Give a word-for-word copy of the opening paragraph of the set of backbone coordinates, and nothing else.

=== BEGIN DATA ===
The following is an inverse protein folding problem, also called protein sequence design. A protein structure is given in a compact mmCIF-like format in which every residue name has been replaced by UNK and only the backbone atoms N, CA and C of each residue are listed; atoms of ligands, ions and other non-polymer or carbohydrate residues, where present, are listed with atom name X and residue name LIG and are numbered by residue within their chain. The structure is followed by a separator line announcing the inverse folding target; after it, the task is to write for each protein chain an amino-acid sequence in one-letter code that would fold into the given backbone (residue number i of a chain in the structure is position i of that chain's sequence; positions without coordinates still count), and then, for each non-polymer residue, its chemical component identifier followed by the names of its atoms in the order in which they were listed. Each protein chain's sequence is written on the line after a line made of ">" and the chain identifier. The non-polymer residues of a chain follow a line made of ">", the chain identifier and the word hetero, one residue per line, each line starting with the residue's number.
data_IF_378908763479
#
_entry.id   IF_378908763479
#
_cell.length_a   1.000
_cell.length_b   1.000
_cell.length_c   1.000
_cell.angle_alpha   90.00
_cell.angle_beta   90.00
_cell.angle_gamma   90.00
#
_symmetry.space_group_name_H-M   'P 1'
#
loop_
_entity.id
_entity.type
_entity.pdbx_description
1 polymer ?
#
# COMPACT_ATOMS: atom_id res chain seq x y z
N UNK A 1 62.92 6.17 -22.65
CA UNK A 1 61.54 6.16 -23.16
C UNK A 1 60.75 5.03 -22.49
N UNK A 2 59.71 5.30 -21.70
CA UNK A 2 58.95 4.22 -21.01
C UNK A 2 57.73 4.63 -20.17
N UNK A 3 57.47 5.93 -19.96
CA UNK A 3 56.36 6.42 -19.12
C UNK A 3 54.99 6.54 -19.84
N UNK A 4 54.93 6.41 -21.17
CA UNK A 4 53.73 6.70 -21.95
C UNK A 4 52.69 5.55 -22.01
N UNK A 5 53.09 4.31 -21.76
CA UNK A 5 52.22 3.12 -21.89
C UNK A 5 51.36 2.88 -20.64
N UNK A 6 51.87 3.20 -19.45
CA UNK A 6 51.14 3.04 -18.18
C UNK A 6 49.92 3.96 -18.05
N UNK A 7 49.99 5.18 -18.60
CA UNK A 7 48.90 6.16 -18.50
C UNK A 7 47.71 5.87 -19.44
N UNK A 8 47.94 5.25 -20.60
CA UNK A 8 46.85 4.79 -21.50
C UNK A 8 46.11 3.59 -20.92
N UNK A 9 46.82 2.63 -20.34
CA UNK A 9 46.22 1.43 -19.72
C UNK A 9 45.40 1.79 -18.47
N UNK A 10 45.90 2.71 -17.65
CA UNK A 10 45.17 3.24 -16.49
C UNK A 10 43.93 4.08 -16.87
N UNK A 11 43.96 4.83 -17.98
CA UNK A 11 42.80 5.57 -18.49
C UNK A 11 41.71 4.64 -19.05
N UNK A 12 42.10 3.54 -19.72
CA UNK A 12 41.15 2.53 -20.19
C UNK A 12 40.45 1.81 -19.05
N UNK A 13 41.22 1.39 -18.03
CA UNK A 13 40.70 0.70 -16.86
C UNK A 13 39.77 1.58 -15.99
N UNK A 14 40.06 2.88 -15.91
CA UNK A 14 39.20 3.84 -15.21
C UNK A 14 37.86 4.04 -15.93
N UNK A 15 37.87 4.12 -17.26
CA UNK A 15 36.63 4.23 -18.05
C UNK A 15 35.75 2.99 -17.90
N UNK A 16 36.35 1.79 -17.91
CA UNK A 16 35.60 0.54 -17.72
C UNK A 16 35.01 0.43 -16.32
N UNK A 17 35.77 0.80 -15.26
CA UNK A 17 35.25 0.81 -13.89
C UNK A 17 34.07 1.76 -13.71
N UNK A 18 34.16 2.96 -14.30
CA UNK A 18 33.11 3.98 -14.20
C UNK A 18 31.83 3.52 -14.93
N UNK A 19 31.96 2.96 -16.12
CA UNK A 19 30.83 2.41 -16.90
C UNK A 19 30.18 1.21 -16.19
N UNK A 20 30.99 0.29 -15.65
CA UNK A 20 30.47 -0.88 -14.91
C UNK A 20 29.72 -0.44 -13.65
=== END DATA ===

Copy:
The following is an inverse protein folding problem, also called protein sequence design. A protein structure is given in a compact mmCIF-like format in which every residue name has been replaced by UNK and only the backbone atoms N, CA and C of each residue are listed; atoms of ligands, ions and other non-polymer or carbohydrate residues, where present, are listed with atom name X and residue name LIG and are numbered by residue within their chain. The structure is followed by a separator line announcing the inverse folding target; after it, the task is to write for each protein chain an amino-acid sequence in one-letter code that would fold into the given backbone (residue number i of a chain in the structure is position i of that chain's sequence; positions without coordinates still count), and then, for each non-polymer residue, its chemical component identifier followed by the names of its atoms in the order in which they were listed. Each protein chain's sequence is written on the line after a line made of ">" and the chain identifier. The non-polymer residues of a chain follow a line made of ">", the chain identifier and the word hetero, one residue per line, each line starting with the residue's number.